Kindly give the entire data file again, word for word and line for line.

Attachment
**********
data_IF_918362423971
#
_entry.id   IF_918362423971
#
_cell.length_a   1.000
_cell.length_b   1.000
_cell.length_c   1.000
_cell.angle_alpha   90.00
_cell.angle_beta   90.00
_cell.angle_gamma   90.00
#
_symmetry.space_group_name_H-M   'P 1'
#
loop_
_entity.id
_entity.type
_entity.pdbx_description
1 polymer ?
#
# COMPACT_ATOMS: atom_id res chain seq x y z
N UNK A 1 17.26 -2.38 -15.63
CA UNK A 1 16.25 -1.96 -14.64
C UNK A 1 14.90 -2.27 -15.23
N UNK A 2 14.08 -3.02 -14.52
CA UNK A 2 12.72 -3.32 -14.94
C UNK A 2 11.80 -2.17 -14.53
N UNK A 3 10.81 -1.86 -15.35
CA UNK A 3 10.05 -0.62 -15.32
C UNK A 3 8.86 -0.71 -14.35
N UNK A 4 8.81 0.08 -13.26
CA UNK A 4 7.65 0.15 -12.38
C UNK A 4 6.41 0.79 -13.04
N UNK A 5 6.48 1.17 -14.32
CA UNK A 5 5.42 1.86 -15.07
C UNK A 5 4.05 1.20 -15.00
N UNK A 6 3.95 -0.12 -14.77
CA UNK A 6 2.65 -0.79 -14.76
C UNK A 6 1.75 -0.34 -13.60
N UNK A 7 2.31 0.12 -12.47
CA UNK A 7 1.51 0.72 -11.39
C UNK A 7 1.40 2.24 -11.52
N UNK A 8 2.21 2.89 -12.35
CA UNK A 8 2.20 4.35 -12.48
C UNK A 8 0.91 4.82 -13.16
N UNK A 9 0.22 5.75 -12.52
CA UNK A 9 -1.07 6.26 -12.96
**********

data_IF_918362423971
#
_entry.id   IF_918362423971
#
_cell.length_a   1.000
_cell.length_b   1.000
_cell.length_c   1.000
_cell.angle_alpha   90.00
_cell.angle_beta   90.00
_cell.angle_gamma   90.00
#
_symmetry.space_group_name_H-M   'P 1'
#
loop_
_entity.id
_entity.type
_entity.pdbx_description
1 polymer ?
#
# COMPACT_ATOMS: atom_id res chain seq x y z
N UNK A 1 17.26 -2.38 -15.63
CA UNK A 1 16.25 -1.96 -14.64
C UNK A 1 14.90 -2.27 -15.23
N UNK A 2 14.08 -3.02 -14.52
CA UNK A 2 12.72 -3.32 -14.94
C UNK A 2 11.80 -2.17 -14.53
N UNK A 3 10.81 -1.86 -15.35
CA UNK A 3 10.05 -0.62 -15.32
C UNK A 3 8.86 -0.71 -14.35
N UNK A 4 8.81 0.08 -13.26
CA UNK A 4 7.65 0.15 -12.38
C UNK A 4 6.41 0.79 -13.04
N UNK A 5 6.48 1.17 -14.32
CA UNK A 5 5.42 1.86 -15.07
C UNK A 5 4.05 1.20 -15.00
N UNK A 6 3.95 -0.12 -14.77
CA UNK A 6 2.65 -0.79 -14.76
C UNK A 6 1.75 -0.34 -13.60
N UNK A 7 2.31 0.12 -12.47
CA UNK A 7 1.51 0.72 -11.39
C UNK A 7 1.40 2.24 -11.52
N UNK A 8 2.21 2.89 -12.35
CA UNK A 8 2.20 4.35 -12.48
C UNK A 8 0.91 4.82 -13.16
N UNK A 9 0.22 5.75 -12.52
CA UNK A 9 -1.07 6.26 -12.96